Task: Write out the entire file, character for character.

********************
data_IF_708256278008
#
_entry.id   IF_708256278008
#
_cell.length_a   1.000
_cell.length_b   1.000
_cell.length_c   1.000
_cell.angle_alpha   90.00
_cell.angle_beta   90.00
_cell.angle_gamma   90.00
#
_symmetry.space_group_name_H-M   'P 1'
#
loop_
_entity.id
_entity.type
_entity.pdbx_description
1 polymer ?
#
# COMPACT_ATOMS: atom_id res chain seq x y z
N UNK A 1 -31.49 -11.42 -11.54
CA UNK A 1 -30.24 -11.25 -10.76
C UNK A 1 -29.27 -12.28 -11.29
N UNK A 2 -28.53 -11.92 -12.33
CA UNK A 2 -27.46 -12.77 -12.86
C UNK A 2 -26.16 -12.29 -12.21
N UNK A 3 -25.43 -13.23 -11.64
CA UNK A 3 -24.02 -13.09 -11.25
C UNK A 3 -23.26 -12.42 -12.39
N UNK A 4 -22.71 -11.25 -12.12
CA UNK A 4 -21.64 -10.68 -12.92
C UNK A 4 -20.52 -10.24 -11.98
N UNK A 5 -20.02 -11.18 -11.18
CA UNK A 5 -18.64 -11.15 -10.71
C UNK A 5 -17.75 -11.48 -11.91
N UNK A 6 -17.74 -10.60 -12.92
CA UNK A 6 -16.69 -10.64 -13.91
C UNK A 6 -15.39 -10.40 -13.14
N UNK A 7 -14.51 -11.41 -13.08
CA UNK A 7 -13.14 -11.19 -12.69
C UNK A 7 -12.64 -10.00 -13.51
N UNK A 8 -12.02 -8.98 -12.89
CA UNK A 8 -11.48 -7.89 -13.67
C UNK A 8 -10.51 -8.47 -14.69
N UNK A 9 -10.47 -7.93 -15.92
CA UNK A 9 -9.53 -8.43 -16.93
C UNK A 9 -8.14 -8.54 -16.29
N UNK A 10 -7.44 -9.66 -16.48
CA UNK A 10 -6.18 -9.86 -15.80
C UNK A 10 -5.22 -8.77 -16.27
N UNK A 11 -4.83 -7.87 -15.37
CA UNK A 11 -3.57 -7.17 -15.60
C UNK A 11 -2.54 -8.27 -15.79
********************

data_IF_708256278008
#
_entry.id   IF_708256278008
#
_cell.length_a   1.000
_cell.length_b   1.000
_cell.length_c   1.000
_cell.angle_alpha   90.00
_cell.angle_beta   90.00
_cell.angle_gamma   90.00
#
_symmetry.space_group_name_H-M   'P 1'
#
loop_
_entity.id
_entity.type
_entity.pdbx_description
1 polymer ?
#
# COMPACT_ATOMS: atom_id res chain seq x y z
N UNK A 1 -31.49 -11.42 -11.54
CA UNK A 1 -30.24 -11.25 -10.76
C UNK A 1 -29.27 -12.28 -11.29
N UNK A 2 -28.53 -11.92 -12.33
CA UNK A 2 -27.46 -12.77 -12.86
C UNK A 2 -26.16 -12.29 -12.21
N UNK A 3 -25.43 -13.23 -11.64
CA UNK A 3 -24.02 -13.09 -11.25
C UNK A 3 -23.26 -12.42 -12.39
N UNK A 4 -22.71 -11.25 -12.12
CA UNK A 4 -21.64 -10.68 -12.92
C UNK A 4 -20.52 -10.24 -11.98
N UNK A 5 -20.02 -11.18 -11.18
CA UNK A 5 -18.64 -11.15 -10.71
C UNK A 5 -17.75 -11.48 -11.91
N UNK A 6 -17.74 -10.60 -12.92
CA UNK A 6 -16.69 -10.64 -13.91
C UNK A 6 -15.39 -10.40 -13.14
N UNK A 7 -14.51 -11.41 -13.08
CA UNK A 7 -13.14 -11.19 -12.69
C UNK A 7 -12.64 -10.00 -13.51
N UNK A 8 -12.02 -8.98 -12.89
CA UNK A 8 -11.48 -7.89 -13.67
C UNK A 8 -10.51 -8.47 -14.69
N UNK A 9 -10.47 -7.93 -15.92
CA UNK A 9 -9.53 -8.43 -16.93
C UNK A 9 -8.14 -8.54 -16.29
N UNK A 10 -7.44 -9.66 -16.48
CA UNK A 10 -6.18 -9.86 -15.80
C UNK A 10 -5.22 -8.77 -16.27
N UNK A 11 -4.83 -7.87 -15.37
CA UNK A 11 -3.57 -7.17 -15.60
C UNK A 11 -2.54 -8.27 -15.79